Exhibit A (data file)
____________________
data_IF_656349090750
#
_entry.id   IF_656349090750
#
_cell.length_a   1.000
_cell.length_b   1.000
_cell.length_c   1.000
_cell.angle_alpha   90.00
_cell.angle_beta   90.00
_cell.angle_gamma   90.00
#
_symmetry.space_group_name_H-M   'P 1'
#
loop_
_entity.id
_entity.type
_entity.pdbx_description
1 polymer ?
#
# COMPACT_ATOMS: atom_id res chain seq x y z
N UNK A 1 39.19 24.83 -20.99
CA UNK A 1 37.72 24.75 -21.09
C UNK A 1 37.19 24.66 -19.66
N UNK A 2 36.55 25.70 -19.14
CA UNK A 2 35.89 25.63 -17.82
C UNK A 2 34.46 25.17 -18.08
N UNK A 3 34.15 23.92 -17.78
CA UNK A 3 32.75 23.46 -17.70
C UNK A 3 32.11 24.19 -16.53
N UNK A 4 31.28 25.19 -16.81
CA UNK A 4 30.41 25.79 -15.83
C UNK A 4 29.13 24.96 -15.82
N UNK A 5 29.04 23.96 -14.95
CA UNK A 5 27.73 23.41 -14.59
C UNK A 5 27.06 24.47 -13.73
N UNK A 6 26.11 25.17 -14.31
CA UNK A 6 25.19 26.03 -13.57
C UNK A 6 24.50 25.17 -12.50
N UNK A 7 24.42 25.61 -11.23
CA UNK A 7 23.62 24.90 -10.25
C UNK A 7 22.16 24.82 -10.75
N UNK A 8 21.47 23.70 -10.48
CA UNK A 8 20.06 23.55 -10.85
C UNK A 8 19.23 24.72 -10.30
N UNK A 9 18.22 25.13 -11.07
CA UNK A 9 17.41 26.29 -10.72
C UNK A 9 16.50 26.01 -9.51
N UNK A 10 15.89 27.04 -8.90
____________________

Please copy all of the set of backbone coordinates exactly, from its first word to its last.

data_IF_656349090750
#
_entry.id   IF_656349090750
#
_cell.length_a   1.000
_cell.length_b   1.000
_cell.length_c   1.000
_cell.angle_alpha   90.00
_cell.angle_beta   90.00
_cell.angle_gamma   90.00
#
_symmetry.space_group_name_H-M   'P 1'
#
loop_
_entity.id
_entity.type
_entity.pdbx_description
1 polymer ?
#
# COMPACT_ATOMS: atom_id res chain seq x y z
N UNK A 1 39.19 24.83 -20.99
CA UNK A 1 37.72 24.75 -21.09
C UNK A 1 37.19 24.66 -19.66
N UNK A 2 36.55 25.70 -19.14
CA UNK A 2 35.89 25.63 -17.82
C UNK A 2 34.46 25.17 -18.08
N UNK A 3 34.15 23.92 -17.78
CA UNK A 3 32.75 23.46 -17.70
C UNK A 3 32.11 24.19 -16.53
N UNK A 4 31.28 25.19 -16.81
CA UNK A 4 30.41 25.79 -15.83
C UNK A 4 29.13 24.96 -15.82
N UNK A 5 29.04 23.96 -14.95
CA UNK A 5 27.73 23.41 -14.59
C UNK A 5 27.06 24.47 -13.73
N UNK A 6 26.11 25.17 -14.31
CA UNK A 6 25.19 26.03 -13.57
C UNK A 6 24.50 25.17 -12.50
N UNK A 7 24.42 25.61 -11.23
CA UNK A 7 23.62 24.90 -10.25
C UNK A 7 22.16 24.82 -10.75
N UNK A 8 21.47 23.70 -10.48
CA UNK A 8 20.06 23.55 -10.85
C UNK A 8 19.23 24.72 -10.30
N UNK A 9 18.22 25.13 -11.07
CA UNK A 9 17.41 26.29 -10.72
C UNK A 9 16.50 26.01 -9.51
N UNK A 10 15.89 27.04 -8.90